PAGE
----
Lockhart commented on the wide range of people who attended, ranging from little kids and babies to elderly women with walkers to dogs. Although women’s rights and gender equality were originally the main focuses of the Women’s March, demonstrators marched for many other causes as well. Members of the LGBTQ+ community draped themselves in rainbow pride flags, a representative of the Sierra Club held up a sign reading “Sierra Club for Gender Equality” and a mother marched with her children as their little hands helped her hold a banner that read Moms Demand Action for Gun Sense in America.

Lockhart also mentioned how people in restaurants or in cars stopped to take videos, some even joining in because they were so excited. One of her favorite memories of the event was when someone pulled out a speaker and played “Roar” by Katy Perry.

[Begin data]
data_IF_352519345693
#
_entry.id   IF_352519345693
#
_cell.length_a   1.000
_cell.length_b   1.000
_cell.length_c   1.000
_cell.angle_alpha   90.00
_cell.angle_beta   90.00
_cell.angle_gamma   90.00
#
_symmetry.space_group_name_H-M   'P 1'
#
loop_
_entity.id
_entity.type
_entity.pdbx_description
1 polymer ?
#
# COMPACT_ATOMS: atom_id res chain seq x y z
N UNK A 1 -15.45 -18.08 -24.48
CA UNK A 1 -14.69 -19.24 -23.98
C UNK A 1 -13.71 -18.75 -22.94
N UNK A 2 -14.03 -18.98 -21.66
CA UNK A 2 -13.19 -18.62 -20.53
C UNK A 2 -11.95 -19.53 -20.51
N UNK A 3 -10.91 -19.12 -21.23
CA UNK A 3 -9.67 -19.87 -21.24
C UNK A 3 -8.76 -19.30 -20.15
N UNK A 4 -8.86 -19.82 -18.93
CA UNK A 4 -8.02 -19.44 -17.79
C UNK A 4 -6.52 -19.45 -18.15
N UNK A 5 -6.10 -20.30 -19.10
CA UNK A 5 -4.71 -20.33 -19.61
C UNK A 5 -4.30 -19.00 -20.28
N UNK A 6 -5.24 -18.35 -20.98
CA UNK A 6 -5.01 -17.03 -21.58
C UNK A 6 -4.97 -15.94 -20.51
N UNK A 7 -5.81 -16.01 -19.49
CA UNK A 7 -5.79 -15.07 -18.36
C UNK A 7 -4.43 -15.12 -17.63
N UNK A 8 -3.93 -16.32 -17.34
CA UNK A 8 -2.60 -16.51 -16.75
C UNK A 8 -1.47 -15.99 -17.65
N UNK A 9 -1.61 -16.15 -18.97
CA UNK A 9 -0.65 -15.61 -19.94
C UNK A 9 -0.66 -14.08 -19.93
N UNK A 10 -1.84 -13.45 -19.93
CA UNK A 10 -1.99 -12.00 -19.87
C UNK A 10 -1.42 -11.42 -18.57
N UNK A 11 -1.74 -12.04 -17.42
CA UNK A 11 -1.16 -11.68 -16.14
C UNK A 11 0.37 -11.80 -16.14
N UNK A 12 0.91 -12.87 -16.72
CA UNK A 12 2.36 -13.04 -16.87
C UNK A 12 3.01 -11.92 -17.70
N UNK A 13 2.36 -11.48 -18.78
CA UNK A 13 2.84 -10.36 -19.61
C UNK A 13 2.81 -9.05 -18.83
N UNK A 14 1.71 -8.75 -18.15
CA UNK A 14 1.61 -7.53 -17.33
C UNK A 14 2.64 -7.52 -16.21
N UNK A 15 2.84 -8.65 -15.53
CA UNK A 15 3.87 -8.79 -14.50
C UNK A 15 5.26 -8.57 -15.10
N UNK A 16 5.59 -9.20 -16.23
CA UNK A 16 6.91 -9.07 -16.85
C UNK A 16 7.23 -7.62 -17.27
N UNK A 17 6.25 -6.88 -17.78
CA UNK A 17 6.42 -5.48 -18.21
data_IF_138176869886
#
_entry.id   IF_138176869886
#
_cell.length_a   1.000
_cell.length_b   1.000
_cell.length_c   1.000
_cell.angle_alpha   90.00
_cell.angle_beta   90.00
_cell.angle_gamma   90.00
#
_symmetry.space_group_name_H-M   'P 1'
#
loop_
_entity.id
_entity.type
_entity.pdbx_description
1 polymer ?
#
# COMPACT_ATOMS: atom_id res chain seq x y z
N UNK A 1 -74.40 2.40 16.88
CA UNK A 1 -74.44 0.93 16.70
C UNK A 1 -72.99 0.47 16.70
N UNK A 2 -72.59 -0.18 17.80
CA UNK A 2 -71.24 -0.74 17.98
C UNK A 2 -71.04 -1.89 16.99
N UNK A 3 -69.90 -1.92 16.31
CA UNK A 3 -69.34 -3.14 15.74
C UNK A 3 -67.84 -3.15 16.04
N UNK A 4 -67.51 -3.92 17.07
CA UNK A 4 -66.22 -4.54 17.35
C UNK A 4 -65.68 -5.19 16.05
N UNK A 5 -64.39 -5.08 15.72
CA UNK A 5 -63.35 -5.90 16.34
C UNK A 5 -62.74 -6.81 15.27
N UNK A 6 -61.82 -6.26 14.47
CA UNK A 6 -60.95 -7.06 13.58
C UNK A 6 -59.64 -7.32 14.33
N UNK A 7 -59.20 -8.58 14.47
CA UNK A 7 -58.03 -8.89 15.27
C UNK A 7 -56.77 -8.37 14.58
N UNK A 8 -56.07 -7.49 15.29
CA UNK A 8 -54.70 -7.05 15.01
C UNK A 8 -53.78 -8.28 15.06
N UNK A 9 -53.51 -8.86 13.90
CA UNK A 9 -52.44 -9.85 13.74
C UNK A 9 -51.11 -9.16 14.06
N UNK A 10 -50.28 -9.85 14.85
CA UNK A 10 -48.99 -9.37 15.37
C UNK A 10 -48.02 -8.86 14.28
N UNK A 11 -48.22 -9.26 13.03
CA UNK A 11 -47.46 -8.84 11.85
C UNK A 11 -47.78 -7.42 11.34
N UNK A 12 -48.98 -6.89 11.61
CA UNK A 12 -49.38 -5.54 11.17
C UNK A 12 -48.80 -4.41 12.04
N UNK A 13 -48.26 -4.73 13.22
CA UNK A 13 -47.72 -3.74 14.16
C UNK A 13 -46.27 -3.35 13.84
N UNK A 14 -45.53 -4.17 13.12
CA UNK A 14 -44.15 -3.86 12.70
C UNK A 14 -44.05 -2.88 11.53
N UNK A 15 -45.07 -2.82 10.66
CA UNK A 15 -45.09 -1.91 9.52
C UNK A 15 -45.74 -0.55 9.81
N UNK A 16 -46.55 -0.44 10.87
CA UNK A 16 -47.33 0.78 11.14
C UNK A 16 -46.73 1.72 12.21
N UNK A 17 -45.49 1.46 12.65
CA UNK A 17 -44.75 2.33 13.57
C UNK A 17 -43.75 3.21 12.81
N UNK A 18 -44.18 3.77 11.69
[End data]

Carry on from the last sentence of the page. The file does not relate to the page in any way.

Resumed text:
“The whole street, which was just filled with random strangers, started singing along and dancing,” Lockhart said. “That will be a moment of hope and joy that I won’t ever forget.”

But Norfolk was the only Virginian city marching. At the same time, individuals from Roanoke gathered for a sister march in Elmwood Park. Although, a sister march the cause they marched under differed from the one held in Norfolk. The main banner of the march read “Rally in Roanoke for Results in Richmond.” 

The 2019 Women’s March on Roanoke sought to build upon the success of past marches. The march offered events in hopes of educating and empowering citizens to use promote equality and justice by using their voices to create change in Richmond.

The Roanoke Women’s March also placed a particular emphasis on ratifying the Equal Right Amendment (ERA) in Virginia.